Conduct a Waste Audit for Your Home

You can also follow the same steps above to conduct a simple waste audit for your home. Find out the waste types from your dustbin and try to find ways to minimise them. Can you reduce the waste by not buying them in the first place? Can you reuse the waste for another purpose? Can you recycle the waste?

Don’t Waste Food

December 8, 2008 by  
Filed under Reduce

Singaporeans waste a lot of food each year. In 2013, we threw away about 0.8 million tonnes of food waste and only 13% was recycled. We should not waste food and let’s try to find ways to reduce food wastage in our homes, for our events and for companies that produce food products.

Here’s a few tips:

For Homes

Before cooking, confirm the amount of food needed and plan the type of food to be cooked and how to cook the food. This helps you to prevent excessive food wastage.

You can also refer to the food storage chart from the AVA website to check some guidelines on how long you can keep your food in the refrigerator. By keeping to the food storage duration and temperature, you can reduce food spoilage.

For Events

Confirm the number of participants attending the event and their dietary requirements. This would help you to prepare or order the right amount of food. It might also be good to cater slightly less food (about 10 to 20 percent) than required so as to avoid unnecessary wastage.

Arrange for any leftover food to be given to the venue staff, event organiser or donate it to a charity. The leftover food should not be wasted.

For Food Companies

If your company has unsold or soon-to-be expired food products, you can sell them at a cheaper price before the expiry date to clear stock or donate the food products to schools, charitable organisations or anyone who wants them before the expiry date.

You can also contact the following organisations:

A local non-profit organisation, Food from the Heart, collects unsold bread and pastries from bakeries and hotels and distributes them to welfare organisations, needy families and individuals.

Food Bank Singapore collects excess or unwanted food from food companies, retailers and home consumers, and distributes them to the needy.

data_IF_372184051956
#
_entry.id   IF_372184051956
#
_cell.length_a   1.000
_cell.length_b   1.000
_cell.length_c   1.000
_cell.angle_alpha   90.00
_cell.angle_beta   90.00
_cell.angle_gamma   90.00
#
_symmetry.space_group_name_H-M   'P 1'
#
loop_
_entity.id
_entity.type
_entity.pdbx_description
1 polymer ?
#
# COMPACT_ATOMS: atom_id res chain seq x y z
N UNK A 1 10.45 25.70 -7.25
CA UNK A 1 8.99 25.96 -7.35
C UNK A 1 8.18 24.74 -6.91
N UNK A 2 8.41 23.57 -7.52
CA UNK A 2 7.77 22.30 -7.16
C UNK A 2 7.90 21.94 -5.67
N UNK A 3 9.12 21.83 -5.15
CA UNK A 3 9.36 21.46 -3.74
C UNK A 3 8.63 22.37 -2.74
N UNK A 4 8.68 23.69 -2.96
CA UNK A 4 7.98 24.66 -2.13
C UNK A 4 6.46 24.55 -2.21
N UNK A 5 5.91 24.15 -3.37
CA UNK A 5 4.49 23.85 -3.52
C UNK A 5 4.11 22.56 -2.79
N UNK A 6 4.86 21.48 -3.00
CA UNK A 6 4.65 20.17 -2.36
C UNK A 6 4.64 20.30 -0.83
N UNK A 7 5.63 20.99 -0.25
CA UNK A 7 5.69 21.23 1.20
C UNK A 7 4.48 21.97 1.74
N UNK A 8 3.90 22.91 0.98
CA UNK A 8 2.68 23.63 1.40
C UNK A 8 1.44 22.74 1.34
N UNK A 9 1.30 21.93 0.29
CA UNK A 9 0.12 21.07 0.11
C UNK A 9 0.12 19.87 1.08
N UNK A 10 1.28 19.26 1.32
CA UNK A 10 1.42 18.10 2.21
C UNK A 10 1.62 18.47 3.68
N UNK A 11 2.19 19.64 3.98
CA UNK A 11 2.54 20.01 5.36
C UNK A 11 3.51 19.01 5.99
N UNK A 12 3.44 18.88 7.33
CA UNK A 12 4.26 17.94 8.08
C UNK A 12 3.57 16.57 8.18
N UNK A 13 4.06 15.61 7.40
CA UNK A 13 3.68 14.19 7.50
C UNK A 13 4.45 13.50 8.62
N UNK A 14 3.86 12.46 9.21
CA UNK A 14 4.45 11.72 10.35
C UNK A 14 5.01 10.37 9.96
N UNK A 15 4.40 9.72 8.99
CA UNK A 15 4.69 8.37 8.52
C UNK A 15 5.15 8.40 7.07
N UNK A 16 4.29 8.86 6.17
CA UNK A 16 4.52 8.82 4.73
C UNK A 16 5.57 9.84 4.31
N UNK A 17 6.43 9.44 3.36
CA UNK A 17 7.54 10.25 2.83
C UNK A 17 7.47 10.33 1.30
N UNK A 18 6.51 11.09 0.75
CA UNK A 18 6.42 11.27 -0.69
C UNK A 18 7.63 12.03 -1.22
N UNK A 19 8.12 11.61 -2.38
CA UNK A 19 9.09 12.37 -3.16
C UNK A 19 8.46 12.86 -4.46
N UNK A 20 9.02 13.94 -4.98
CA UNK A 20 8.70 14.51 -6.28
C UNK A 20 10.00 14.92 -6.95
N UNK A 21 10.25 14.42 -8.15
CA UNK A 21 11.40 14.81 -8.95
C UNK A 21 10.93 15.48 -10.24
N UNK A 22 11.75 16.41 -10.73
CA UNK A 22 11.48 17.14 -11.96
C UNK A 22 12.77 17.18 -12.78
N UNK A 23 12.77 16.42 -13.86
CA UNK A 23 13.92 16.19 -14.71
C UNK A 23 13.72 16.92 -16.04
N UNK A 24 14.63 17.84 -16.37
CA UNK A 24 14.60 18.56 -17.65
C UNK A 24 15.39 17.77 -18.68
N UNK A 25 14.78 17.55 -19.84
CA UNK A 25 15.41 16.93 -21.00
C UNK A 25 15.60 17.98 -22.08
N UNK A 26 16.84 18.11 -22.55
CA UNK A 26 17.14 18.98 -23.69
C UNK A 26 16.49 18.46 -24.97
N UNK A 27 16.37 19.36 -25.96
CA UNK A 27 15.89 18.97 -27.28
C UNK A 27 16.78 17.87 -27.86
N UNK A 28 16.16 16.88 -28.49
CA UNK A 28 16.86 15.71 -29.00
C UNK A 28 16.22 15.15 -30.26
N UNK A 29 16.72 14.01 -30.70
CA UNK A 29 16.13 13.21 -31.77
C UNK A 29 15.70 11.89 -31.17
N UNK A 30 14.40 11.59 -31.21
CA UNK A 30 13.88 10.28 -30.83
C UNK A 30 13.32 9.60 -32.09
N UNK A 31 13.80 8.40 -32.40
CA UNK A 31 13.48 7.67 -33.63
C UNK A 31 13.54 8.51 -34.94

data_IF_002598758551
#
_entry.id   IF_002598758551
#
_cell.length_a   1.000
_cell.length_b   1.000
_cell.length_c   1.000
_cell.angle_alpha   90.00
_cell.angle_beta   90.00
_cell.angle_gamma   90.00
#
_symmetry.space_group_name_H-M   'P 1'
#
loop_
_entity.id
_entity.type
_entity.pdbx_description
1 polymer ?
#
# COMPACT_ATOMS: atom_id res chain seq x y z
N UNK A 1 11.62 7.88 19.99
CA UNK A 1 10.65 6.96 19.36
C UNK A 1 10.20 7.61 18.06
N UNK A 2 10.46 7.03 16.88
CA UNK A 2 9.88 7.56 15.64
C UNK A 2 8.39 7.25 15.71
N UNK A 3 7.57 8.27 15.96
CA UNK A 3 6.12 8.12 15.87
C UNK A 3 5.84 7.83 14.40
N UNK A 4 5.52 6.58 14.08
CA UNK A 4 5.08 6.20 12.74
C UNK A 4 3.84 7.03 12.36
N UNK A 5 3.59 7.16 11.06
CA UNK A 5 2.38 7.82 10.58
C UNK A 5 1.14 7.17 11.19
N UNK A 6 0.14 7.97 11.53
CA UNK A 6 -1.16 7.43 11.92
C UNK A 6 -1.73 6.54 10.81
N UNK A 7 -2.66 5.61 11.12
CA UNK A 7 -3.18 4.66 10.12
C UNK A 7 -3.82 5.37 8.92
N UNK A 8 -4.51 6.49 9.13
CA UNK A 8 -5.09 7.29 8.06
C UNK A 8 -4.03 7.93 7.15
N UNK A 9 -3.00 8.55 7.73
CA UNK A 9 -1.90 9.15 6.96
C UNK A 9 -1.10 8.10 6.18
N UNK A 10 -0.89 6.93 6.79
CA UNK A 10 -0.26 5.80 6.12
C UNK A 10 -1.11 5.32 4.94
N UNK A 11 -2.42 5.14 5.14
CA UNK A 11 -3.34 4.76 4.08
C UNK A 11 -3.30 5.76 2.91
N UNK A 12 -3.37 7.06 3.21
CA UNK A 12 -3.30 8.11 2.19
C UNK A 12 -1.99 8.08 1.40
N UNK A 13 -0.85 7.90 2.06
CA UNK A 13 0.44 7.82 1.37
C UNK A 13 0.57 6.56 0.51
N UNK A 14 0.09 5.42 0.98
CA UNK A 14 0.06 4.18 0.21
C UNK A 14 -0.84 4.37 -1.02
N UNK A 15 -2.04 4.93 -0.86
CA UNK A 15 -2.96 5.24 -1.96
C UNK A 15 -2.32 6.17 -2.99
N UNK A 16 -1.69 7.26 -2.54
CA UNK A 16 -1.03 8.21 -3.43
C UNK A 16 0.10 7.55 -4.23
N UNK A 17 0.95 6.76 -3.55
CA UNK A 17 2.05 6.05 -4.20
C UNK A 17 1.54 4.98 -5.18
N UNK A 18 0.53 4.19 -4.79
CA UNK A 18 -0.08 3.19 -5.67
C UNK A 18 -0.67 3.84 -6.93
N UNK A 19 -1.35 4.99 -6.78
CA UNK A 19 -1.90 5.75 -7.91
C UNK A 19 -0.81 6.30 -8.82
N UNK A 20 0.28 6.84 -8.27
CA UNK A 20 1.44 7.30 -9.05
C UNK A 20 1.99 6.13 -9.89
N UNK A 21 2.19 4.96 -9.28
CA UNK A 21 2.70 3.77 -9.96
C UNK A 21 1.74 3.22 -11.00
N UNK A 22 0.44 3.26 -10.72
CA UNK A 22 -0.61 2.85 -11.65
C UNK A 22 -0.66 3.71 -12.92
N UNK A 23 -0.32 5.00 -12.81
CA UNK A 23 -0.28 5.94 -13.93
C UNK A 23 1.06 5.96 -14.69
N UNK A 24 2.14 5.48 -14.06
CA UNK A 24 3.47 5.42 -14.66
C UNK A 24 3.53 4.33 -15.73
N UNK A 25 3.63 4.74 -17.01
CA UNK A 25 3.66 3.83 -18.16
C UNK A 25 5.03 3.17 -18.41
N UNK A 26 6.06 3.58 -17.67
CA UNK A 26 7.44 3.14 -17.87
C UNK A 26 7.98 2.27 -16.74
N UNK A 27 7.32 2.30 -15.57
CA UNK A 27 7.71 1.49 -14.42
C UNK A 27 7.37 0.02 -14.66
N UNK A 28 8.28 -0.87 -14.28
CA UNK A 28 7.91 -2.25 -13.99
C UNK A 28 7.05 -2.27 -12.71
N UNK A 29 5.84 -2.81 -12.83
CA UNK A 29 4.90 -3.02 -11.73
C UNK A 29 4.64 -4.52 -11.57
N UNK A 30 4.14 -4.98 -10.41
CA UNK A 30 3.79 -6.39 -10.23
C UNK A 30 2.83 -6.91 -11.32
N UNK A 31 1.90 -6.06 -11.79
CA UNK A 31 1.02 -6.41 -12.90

More Tips

Also check out more tips on reducing food waste from the Save Food Cut Waste campaign.

Start Recycling at Work

December 8, 2008 by  
Filed under Recycle

office recycling bins

If your company or organisation already has a recycling programme, that’s good and you can recycle at work. If not, it’s time to start one now. Just follow our 6 steps to minimise waste and start recycling at work.

First, you would need to form a team and get commitment from your management and colleagues. Conduct a waste audit and find ways to minimise waste through reduce and reuse. Next, start a recycling programme and educate your staff on how to recycle. Finally, remember to gather feedback, review and improve your recycling programme.

1. Get Commitment and Form a Team

Highlight the benefits of waste minimisation and recycling to your management and colleagues, and get their commitment and support. Form a team to be in-charge of the waste minimisation and recycling programme, and ensure that resources are allocated to implement the programme.

2. Conduct a Waste Audit

A waste audit involves finding out the type and quantity of waste generated, and how the waste are generated and disposed. This audit would help you to identify the problems and opportunities for waste reduction. Learn how to conduct a waste audit.

3. Minimise Waste Through Reduce and Reuse

Based on the waste audit, identify the major waste types and find ways to minimise the waste generation. Reduce them at the source of generation or divert them from disposal through reuse. Refer to our Reduce and Reuse categories for ideas.

4. Set Up a Recycling Programme

After your waste minimisation efforts, identify the remaining waste that can be recycled. Find a recycling contractor to provide recycling bins and collection services. First, you can approach your current waste contractor and check whether they can provide recycling services.

For commercial buildings and industrial estates with recycling programmes, recycling bins or skips are usually placed at certain locations and the recyclables are collected by the recycling contractor.